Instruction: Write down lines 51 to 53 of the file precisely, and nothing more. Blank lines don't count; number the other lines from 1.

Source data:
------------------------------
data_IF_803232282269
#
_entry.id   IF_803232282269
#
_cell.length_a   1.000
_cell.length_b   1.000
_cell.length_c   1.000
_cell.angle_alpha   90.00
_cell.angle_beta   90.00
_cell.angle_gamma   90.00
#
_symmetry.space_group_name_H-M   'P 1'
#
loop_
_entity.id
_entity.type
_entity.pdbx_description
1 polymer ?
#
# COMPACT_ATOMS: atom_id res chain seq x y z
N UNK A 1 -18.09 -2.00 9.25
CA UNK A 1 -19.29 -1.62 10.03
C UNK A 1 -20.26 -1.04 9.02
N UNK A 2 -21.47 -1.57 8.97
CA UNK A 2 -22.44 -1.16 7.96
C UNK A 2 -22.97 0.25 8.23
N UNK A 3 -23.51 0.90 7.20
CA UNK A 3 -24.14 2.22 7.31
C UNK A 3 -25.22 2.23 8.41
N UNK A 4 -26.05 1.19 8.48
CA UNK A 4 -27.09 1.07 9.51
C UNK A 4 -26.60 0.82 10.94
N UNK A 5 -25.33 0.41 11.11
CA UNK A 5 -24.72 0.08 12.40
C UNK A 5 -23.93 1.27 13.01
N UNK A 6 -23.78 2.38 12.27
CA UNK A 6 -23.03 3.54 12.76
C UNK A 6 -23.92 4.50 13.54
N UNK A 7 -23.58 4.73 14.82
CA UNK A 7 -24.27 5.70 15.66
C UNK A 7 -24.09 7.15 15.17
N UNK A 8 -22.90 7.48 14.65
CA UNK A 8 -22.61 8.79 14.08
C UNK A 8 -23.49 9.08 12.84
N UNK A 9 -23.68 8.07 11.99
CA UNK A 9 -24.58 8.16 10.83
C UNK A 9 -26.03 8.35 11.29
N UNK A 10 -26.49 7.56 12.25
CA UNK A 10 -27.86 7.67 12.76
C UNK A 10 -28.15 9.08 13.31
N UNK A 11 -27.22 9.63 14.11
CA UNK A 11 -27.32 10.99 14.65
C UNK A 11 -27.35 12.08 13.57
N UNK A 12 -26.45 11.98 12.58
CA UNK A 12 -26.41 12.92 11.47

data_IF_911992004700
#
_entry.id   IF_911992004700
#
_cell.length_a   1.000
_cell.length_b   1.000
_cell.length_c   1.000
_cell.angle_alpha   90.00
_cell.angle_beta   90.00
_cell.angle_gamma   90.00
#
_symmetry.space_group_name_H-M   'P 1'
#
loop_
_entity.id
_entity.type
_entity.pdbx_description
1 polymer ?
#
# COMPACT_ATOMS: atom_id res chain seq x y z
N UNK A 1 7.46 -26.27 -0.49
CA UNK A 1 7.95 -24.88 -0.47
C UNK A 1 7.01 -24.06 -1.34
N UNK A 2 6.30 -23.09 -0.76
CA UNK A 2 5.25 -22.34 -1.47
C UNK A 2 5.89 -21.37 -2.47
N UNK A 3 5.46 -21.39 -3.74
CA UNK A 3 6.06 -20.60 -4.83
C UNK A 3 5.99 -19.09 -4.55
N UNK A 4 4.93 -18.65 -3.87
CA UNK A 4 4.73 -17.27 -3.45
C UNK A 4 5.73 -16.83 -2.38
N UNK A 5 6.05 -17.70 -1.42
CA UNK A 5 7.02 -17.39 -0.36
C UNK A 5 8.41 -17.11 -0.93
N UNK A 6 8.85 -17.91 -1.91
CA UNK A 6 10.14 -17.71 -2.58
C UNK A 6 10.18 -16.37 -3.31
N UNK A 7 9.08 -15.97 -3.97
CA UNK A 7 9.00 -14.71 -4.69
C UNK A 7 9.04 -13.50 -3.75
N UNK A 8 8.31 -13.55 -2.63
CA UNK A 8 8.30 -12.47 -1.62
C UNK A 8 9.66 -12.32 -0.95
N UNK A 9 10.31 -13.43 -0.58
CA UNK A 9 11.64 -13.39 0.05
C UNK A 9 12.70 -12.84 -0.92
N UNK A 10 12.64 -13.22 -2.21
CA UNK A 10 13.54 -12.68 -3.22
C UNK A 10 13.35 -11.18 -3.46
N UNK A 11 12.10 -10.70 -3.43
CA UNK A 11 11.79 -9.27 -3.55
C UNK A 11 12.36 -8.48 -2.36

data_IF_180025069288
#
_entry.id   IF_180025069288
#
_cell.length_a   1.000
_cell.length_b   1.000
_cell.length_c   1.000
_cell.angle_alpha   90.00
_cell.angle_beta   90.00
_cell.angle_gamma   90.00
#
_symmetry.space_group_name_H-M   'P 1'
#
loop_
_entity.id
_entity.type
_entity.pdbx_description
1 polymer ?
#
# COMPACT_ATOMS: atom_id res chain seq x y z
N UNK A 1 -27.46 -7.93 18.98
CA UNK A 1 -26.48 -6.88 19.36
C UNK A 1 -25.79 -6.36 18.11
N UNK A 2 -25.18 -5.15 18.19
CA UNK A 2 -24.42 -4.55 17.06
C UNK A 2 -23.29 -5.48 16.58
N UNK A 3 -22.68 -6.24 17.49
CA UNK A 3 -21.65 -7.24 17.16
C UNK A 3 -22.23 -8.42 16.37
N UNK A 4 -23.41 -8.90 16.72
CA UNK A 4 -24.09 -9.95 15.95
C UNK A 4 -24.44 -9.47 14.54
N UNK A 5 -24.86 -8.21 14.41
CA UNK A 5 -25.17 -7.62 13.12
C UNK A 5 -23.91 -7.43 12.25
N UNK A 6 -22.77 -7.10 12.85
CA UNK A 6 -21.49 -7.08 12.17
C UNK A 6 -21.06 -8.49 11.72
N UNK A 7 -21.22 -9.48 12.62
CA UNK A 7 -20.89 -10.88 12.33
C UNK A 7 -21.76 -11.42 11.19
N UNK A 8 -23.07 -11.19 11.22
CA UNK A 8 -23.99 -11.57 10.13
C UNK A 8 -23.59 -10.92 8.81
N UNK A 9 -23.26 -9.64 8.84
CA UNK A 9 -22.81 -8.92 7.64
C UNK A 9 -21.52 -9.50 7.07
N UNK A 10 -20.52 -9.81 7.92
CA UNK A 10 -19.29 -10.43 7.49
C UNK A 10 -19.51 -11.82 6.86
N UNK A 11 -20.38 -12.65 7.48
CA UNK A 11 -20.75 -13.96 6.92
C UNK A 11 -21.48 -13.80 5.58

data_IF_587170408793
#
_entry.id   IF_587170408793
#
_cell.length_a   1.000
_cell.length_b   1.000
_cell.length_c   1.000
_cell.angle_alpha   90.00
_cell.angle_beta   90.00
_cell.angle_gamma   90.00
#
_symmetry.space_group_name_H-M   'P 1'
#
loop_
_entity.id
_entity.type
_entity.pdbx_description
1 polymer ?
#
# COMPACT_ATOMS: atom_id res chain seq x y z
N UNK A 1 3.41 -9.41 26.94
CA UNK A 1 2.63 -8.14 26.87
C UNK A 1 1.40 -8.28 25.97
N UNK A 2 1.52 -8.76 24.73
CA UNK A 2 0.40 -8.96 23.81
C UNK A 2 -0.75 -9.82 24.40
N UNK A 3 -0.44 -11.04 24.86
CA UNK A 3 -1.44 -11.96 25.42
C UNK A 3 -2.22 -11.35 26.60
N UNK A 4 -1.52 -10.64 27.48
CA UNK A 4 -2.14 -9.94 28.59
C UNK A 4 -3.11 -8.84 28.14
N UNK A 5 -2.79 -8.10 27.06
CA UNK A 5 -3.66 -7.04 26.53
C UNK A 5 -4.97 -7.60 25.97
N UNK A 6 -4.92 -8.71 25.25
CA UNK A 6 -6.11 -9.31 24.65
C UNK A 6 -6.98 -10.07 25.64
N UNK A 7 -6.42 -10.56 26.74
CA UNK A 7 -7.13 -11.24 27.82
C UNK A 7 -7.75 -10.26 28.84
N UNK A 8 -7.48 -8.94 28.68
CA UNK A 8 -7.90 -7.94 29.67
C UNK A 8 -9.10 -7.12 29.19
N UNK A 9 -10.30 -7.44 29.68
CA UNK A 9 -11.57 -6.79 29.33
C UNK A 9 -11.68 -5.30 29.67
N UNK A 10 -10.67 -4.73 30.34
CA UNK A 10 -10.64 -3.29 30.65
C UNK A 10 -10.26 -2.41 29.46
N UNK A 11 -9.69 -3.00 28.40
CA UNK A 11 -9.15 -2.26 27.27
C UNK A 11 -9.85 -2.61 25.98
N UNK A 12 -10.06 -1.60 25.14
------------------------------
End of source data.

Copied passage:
N UNK A 11 -27.22 9.63 14.11
CA UNK A 11 -27.32 10.99 14.65
C UNK A 11 -27.35 12.08 13.57